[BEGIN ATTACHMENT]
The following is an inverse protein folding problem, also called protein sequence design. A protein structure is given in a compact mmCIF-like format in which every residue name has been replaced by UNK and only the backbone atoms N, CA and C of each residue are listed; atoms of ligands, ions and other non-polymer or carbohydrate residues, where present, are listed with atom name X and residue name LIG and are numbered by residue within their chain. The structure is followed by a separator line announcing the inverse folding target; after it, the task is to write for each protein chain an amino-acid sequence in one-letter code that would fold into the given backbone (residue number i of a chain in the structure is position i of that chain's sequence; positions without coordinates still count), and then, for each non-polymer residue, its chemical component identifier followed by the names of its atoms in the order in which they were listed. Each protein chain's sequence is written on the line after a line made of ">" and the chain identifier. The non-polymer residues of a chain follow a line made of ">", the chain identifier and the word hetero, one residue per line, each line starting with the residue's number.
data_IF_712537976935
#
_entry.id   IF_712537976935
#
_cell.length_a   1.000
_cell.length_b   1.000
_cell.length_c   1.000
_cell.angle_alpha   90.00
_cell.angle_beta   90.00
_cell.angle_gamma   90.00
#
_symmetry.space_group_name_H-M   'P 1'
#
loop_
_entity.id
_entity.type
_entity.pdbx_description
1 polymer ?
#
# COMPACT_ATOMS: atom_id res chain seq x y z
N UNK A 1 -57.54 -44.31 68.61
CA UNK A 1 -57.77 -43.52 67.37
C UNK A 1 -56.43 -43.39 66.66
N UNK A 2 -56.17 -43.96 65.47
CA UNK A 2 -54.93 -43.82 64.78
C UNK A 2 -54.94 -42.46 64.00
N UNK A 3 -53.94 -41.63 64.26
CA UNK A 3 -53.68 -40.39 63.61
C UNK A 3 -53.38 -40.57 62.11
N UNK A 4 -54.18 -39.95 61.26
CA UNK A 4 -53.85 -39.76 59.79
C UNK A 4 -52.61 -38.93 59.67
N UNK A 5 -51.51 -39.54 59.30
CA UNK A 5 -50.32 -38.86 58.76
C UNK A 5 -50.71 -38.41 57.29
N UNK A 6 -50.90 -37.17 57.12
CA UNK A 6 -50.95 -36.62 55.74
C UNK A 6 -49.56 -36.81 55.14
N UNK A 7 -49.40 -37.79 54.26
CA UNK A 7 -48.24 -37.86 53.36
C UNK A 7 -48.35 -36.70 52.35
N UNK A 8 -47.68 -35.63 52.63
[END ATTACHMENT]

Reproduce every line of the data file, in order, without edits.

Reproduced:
The following is an inverse protein folding problem, also called protein sequence design. A protein structure is given in a compact mmCIF-like format in which every residue name has been replaced by UNK and only the backbone atoms N, CA and C of each residue are listed; atoms of ligands, ions and other non-polymer or carbohydrate residues, where present, are listed with atom name X and residue name LIG and are numbered by residue within their chain. The structure is followed by a separator line announcing the inverse folding target; after it, the task is to write for each protein chain an amino-acid sequence in one-letter code that would fold into the given backbone (residue number i of a chain in the structure is position i of that chain's sequence; positions without coordinates still count), and then, for each non-polymer residue, its chemical component identifier followed by the names of its atoms in the order in which they were listed. Each protein chain's sequence is written on the line after a line made of ">" and the chain identifier. The non-polymer residues of a chain follow a line made of ">", the chain identifier and the word hetero, one residue per line, each line starting with the residue's number.
data_IF_712537976935
#
_entry.id   IF_712537976935
#
_cell.length_a   1.000
_cell.length_b   1.000
_cell.length_c   1.000
_cell.angle_alpha   90.00
_cell.angle_beta   90.00
_cell.angle_gamma   90.00
#
_symmetry.space_group_name_H-M   'P 1'
#
loop_
_entity.id
_entity.type
_entity.pdbx_description
1 polymer ?
#
# COMPACT_ATOMS: atom_id res chain seq x y z
N UNK A 1 -57.54 -44.31 68.61
CA UNK A 1 -57.77 -43.52 67.37
C UNK A 1 -56.43 -43.39 66.66
N UNK A 2 -56.17 -43.96 65.47
CA UNK A 2 -54.93 -43.82 64.78
C UNK A 2 -54.94 -42.46 64.00
N UNK A 3 -53.94 -41.63 64.26
CA UNK A 3 -53.68 -40.39 63.61
C UNK A 3 -53.38 -40.57 62.11
N UNK A 4 -54.18 -39.95 61.26
CA UNK A 4 -53.85 -39.76 59.79
C UNK A 4 -52.61 -38.93 59.67
N UNK A 5 -51.51 -39.54 59.30
CA UNK A 5 -50.32 -38.86 58.76
C UNK A 5 -50.71 -38.41 57.29
N UNK A 6 -50.90 -37.17 57.12
CA UNK A 6 -50.95 -36.62 55.74
C UNK A 6 -49.56 -36.81 55.14
N UNK A 7 -49.40 -37.79 54.26
CA UNK A 7 -48.24 -37.86 53.36
C UNK A 7 -48.35 -36.70 52.35
N UNK A 8 -47.68 -35.63 52.63